Quickly Install WordPress Using Stackato PaaS
by Phil Whelan

Phil Whelan, May 9, 2013

Quickly Install WordPress Using Stackato PaaS

One of my favorite features of Stackato is the App Store. It contains many commonly used Open Source products just waiting to be installed with a few clicks of the mouse.

WordPress is one of these apps, and I took a quick screencast to demonstrate just how quick it is.

Just One Install

Impressed? You should be. Now contemplate this for a minute. This is just one install by one user. That could be an employee who needs to create a blog for a specific task or promotion they are doing. Maybe it is a customer relations activity that your company needs to run outside of the main company's website. You are involved in a large recall, and you need somewhere for customers to get the latest updates on the actions that your company is taking. How quickly can your organization take such an action and get something up and running without involving several different departments and filing support tickets with IT? What if IT staff has never supported WordPress? Or maybe they know little about deploying PHP applications.

It Scales

The power of Platform as a Service (PaaS) does not just lie in the abiltiy for one person to deploy one application quickly and on-demand. It also lies in the scale on which this can be done and the breadth of the applications that can be deployed. Stackato can be scaled up to run a large cluster where many users can deploy many applications in the same way that you just saw WordPress being deployed.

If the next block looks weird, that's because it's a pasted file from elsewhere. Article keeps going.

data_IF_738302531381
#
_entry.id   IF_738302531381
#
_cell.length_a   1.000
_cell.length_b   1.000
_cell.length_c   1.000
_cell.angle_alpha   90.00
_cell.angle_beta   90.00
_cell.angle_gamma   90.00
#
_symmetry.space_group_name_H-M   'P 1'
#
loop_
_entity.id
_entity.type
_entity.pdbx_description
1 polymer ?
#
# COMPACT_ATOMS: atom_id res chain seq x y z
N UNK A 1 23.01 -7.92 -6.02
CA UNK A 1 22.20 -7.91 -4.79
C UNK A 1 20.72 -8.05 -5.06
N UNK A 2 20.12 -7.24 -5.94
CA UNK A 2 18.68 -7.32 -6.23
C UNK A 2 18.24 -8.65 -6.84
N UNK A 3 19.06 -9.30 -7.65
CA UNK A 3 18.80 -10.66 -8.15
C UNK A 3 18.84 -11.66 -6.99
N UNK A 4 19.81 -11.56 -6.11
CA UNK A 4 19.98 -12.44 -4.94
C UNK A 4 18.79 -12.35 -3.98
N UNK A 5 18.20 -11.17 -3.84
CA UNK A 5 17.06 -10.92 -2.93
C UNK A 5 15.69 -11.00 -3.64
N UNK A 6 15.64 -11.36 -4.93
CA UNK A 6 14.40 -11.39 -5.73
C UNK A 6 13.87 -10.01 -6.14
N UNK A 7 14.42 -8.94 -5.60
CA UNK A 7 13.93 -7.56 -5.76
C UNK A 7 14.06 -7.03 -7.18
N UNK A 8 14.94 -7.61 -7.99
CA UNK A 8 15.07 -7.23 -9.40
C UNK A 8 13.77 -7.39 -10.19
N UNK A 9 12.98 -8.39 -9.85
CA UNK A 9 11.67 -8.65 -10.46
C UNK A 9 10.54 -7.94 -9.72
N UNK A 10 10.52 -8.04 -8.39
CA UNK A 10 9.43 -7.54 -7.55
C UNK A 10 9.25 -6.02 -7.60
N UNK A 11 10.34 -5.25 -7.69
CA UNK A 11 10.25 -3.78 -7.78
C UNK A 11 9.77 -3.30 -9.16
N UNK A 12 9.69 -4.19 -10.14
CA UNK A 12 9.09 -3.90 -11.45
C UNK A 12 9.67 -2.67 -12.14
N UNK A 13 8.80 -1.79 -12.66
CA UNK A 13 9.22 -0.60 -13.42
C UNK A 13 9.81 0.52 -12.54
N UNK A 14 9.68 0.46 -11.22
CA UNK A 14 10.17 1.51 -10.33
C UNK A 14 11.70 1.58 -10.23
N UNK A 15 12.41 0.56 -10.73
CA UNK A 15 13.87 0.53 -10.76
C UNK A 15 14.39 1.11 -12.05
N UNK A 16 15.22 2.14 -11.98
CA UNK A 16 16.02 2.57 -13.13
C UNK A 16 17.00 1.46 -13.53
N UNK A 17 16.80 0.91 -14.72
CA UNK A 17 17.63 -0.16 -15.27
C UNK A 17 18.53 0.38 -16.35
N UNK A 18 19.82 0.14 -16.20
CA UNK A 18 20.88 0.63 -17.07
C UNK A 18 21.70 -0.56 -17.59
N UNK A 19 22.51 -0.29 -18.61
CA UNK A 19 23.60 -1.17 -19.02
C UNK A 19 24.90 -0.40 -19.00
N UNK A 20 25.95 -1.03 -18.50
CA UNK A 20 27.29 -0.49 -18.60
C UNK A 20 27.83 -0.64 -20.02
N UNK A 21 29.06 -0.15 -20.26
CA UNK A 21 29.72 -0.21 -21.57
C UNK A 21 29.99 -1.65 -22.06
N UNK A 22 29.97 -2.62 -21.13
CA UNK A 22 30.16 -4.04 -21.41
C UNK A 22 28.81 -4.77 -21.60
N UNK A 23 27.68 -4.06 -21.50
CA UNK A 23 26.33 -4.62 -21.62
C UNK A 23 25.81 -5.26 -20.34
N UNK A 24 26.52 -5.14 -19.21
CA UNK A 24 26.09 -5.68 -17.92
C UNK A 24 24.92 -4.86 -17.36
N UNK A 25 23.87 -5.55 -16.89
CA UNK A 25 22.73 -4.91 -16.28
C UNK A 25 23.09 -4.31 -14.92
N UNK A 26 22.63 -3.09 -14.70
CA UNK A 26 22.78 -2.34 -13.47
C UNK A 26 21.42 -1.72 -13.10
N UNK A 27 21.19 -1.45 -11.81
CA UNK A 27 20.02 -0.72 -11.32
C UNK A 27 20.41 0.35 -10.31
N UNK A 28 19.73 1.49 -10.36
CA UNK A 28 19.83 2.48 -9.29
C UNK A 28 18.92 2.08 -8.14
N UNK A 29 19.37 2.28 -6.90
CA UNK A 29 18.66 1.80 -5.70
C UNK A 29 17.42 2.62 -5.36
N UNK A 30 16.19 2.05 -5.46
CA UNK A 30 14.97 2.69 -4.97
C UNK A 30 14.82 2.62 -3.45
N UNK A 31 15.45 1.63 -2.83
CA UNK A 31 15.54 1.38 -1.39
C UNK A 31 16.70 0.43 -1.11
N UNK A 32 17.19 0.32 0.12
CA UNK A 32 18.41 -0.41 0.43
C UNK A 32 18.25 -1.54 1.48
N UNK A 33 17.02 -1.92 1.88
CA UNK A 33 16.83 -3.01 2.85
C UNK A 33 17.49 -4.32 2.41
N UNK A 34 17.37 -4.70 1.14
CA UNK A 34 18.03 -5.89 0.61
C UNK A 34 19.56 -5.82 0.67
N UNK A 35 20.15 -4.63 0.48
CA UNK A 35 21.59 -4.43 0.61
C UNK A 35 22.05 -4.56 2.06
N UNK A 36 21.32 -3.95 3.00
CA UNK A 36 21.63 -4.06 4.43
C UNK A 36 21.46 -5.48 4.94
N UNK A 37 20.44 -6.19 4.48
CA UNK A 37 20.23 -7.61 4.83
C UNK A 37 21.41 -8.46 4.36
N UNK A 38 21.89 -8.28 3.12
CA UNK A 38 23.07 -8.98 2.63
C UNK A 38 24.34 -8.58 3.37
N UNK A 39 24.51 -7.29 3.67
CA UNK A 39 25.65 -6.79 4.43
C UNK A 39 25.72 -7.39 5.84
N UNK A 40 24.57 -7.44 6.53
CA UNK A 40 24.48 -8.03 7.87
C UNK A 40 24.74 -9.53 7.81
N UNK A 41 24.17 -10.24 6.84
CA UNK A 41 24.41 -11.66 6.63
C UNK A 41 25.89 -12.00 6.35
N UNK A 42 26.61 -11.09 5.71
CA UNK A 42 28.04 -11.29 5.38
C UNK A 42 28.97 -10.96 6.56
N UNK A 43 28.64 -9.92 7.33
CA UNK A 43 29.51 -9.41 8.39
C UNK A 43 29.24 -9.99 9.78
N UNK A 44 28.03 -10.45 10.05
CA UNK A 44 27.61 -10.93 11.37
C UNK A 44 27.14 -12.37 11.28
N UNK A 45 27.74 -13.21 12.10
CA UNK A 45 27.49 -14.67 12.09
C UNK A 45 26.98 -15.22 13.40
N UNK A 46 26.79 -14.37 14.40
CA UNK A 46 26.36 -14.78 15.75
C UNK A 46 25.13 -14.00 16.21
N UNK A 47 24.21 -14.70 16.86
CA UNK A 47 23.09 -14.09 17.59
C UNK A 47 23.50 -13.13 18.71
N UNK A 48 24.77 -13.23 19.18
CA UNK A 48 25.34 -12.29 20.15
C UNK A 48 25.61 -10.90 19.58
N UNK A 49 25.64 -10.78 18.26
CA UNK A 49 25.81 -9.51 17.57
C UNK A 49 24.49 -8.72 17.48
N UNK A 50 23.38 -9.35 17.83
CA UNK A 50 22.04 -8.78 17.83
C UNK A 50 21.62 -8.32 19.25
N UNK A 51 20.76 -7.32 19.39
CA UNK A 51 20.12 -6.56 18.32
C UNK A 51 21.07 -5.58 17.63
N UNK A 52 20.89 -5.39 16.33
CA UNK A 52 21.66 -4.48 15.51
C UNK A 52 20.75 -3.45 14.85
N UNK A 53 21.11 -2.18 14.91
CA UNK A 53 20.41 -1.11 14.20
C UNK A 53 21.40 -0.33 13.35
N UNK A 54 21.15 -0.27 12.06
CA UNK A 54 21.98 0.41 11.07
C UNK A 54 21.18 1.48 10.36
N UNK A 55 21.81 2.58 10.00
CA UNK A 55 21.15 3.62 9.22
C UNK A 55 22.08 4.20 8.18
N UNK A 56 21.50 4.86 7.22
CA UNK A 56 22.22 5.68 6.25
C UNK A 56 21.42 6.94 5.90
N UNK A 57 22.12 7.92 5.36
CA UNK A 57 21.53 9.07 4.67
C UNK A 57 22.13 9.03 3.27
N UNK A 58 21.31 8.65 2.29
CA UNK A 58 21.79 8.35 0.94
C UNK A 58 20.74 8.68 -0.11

What About The Time To Setup Stackato?

You can download Stackato, just as you see it in this video, today and run it on your laptop. You can run it on HP Cloud Services or Amazon AWS. You can run it on your own vSphere cluster or any IaaS of your choosing.

The reason Stackato is attracting so much attention is the fact that it takes minutes, not weeks, to get up and running, and scaling it out is just as easy.

To find out more about Stackato, click here.

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Phil Whelan has been a software developer at ActiveState since early 2012 and has been involved in many layers of the Stackato product, from the JavaScript-based web console right through to the Cloud Controller API. Phil has been the lead developer on kato, the command-line tool for administering Stackato. Phil's current role is a Technology Evangelist focused on Stackato. You will see Phil regularly on ActiveState's Blog. Prior to coming to ActiveState, Phil worked in London for BBC, helping build the iPlayer, and Cloudera in San Francisco, support Hadoop and HBase. He also spent time in Japan, where he worked for and met his wife. Phil enjoys working with big data and has built several large-scale data processing applications including real-time search engines, log indexing and a global IP reputation network. You can find Phil on Twitter at @philwhln, where you can ask him any questions about Stackato. Alternatively, email at philw at